Monday, May 28, 2007
Disaster Flicks: History Repeating
Netflix has brought another surprise, and therefore the potential for another roughly-written tangent. This time, it's the 1942 German movie Titanic. Precursor to the 1958 film A Night to Remember, and of course, that movie in which Celine Dion's heart will "go on." There's an obsession with what many still see as the worst maritime disaster in history. I remember, in Los Angeles, sneaking on board the Queen Mary after dark and roaming the decks. On the First Class deck were others within earshot who were legitimate guests in the onboard hotel. I ignored them at first, but then in listening, found that they were talking about the Queen Mary as if it was the Titanic, as if they had found themselves in a museum replica, or the ship itself as it was in the movie not yet released on video at the time: "Here's where they shot at each other as the water rose. Here are the staterooms where she must've slept."
Like Erin, I somehow am programmed to think that a new Netflix DVD is a "drop everything and watch this" priority, so I plugged it right in. As far as movies go, it isn't all that great, and it has less than sincere interest regarding period accuracy in costume or setting. The women's evening dresses look like they were from various contemporary productions of other movies--they certainly weren't what high society wore aboard ship in the years before the Great War. The set was improvised as well, with the location footage shot aboard a German liner, the Cap Arcona (below), the interior of which bears at best only the slightest suggestion of the Titanic's style. The movie shows its wartime politics fairly straightforwardly, pointing the finger of blame squarely at Bruce Ismay's--and especially British Business's--blind pursuit of money. The one German member of the crew (a fabrication) is the only person who realizes the corruption and appreciates the danger, but the wily Britons bring ethnicity and politics into the argument, quashing the officer's protests, saying that a German, obviously loyal above all to his own country, would do anything to keep Britain from breaking a transatlantic speed record. From that point, the rest can probably guess what happens. We all know about the shortsightedness regarding the lifeboats. There are moments that give one the suspicion that Cameron borrowed scenes from this film to add to his own--the raucous steerage dancing scene (here given a rather nipply treatment by a woman really named Jolly Maree in the credits), the intrigues and wranglings of the amazingly wealthy louts in First Class also get quite a bit of attention. There even is a scene where someone is locked in a room filling with water belowdecks which can't help but remind viewers of Cameron's movie. And there is a "blue diamond." But all of this falls away when one gets back to the ship used to shoot the scenes.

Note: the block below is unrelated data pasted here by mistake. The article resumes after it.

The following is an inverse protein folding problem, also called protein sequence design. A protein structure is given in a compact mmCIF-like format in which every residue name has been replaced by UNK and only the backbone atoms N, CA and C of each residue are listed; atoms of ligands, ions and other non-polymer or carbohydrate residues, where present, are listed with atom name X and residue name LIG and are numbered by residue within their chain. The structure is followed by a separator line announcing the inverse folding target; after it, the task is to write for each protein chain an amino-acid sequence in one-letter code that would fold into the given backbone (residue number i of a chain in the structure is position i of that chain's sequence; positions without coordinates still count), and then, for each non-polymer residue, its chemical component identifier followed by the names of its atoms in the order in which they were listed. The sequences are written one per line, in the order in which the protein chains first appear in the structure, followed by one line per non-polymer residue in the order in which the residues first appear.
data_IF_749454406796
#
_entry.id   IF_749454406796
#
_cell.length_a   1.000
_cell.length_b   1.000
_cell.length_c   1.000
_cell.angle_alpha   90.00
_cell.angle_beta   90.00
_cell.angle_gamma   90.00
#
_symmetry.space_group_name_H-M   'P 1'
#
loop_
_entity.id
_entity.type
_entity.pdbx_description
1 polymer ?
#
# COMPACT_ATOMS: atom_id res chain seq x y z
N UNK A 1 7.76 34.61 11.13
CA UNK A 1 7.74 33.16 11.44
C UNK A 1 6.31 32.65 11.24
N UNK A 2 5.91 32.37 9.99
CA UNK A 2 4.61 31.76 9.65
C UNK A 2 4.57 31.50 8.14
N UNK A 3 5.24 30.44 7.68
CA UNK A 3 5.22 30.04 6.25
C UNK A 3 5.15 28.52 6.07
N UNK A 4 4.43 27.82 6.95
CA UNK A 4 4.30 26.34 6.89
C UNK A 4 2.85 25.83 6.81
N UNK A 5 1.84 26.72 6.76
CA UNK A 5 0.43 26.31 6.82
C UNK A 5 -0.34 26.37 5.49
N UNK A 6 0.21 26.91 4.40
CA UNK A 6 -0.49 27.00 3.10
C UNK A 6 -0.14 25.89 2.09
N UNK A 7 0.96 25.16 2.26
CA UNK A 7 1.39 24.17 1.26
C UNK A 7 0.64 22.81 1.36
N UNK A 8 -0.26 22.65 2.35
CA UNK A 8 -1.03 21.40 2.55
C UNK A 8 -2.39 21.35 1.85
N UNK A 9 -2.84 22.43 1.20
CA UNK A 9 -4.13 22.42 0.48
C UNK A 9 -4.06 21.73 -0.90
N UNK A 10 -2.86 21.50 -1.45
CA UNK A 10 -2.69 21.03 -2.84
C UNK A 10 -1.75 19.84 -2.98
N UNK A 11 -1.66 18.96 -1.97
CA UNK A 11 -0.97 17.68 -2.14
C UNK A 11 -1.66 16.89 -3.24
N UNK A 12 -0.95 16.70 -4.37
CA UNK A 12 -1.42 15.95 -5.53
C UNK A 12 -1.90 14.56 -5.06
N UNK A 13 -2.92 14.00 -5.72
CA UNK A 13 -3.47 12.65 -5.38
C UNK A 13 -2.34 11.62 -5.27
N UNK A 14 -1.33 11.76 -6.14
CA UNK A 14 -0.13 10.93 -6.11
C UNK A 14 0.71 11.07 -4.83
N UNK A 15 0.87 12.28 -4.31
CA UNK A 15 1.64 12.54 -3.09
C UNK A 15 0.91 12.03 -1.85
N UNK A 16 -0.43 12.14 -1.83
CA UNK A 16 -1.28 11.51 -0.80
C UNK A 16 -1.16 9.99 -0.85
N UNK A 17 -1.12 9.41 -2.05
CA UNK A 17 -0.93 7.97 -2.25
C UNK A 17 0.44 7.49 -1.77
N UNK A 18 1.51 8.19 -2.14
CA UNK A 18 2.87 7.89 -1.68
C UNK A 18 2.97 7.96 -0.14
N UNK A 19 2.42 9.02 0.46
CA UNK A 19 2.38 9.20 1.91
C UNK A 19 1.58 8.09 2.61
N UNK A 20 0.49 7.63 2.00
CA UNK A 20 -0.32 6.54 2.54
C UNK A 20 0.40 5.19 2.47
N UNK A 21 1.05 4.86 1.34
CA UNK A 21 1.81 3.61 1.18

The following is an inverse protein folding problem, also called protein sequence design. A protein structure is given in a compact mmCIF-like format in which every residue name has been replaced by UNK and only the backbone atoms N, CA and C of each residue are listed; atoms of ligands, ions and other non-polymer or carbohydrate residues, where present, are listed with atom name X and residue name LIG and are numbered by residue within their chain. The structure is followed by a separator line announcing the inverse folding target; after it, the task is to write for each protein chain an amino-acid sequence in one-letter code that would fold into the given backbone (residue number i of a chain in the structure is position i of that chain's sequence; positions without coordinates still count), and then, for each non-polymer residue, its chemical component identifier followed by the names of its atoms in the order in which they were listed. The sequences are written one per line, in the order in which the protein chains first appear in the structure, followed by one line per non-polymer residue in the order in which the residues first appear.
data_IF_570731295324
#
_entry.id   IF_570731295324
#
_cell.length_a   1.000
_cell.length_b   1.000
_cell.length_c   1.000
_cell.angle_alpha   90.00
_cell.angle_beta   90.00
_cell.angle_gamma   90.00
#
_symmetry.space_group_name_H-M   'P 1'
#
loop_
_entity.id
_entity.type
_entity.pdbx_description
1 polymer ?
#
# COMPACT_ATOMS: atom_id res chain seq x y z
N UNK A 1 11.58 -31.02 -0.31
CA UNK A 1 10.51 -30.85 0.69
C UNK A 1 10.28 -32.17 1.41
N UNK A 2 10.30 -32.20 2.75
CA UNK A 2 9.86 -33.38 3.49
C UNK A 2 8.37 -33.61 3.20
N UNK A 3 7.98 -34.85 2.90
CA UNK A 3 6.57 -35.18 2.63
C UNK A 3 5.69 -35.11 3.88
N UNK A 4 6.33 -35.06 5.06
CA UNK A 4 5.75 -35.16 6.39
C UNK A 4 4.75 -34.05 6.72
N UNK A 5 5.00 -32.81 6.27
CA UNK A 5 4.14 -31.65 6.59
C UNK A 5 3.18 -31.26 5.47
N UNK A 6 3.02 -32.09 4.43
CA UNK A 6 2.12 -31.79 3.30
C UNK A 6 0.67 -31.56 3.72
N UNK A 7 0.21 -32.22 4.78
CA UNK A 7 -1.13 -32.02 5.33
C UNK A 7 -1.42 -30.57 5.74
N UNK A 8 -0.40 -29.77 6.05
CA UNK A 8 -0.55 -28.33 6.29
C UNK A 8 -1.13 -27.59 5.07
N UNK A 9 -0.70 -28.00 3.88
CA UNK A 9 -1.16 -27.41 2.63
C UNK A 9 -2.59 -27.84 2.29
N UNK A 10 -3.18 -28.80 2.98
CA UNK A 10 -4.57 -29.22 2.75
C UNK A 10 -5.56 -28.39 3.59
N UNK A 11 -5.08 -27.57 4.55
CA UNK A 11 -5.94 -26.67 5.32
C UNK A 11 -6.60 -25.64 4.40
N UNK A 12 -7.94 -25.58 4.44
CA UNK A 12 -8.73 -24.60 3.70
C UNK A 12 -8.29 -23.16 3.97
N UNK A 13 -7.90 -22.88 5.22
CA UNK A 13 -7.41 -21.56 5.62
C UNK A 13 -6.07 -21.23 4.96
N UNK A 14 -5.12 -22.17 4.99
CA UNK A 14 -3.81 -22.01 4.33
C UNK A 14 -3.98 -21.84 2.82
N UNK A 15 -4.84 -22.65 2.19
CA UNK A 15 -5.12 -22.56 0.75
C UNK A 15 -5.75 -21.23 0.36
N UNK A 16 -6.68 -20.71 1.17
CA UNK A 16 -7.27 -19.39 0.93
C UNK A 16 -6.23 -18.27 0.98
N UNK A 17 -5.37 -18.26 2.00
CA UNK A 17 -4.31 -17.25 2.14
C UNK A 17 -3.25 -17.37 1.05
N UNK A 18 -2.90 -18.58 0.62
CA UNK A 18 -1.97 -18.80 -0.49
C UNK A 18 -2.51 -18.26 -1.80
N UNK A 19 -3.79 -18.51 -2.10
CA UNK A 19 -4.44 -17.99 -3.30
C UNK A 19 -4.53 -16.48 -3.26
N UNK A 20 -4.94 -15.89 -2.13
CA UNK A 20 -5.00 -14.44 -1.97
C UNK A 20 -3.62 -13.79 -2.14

The Cap Arcona was a luxury liner that made the route to South America. By the time of the film's production, the ship had been sitting in Lubeck bay; the war made such a ship quite a target. For two years it had been a floating barracks, and Navy Kriegsmarine extras were used in the movie. As the war wore on, the ship became a part of the Final Solution, where thousands of prisoners from Neuengamme camp were marched to the ship and crammed on board. Lifeboats certainly were not a concern here, either. The British unwittingly contributed, spotting the ship on an air raid and not knowing who was aboard, bombed it. It burned and sank where it sat. For the Titanic, Leo DiCaprio represented one of the 1,502 dead. For the Cap Arcona, a smaller ship made to carry 1,300, no one's yet made the attempt to portray one of the over 5,000 who weren't rescued. In the movie, the ship goes down in miniature, the doll's house furniture swirling around the tiny stiff plastic potted palms. The footage has more screaming and chaos on deck than ever was reported by the Titanic's survivors; more a rehearsal of what would happen on that same deck less than three years later; the portrayal of a doomed ship on a doomed ship.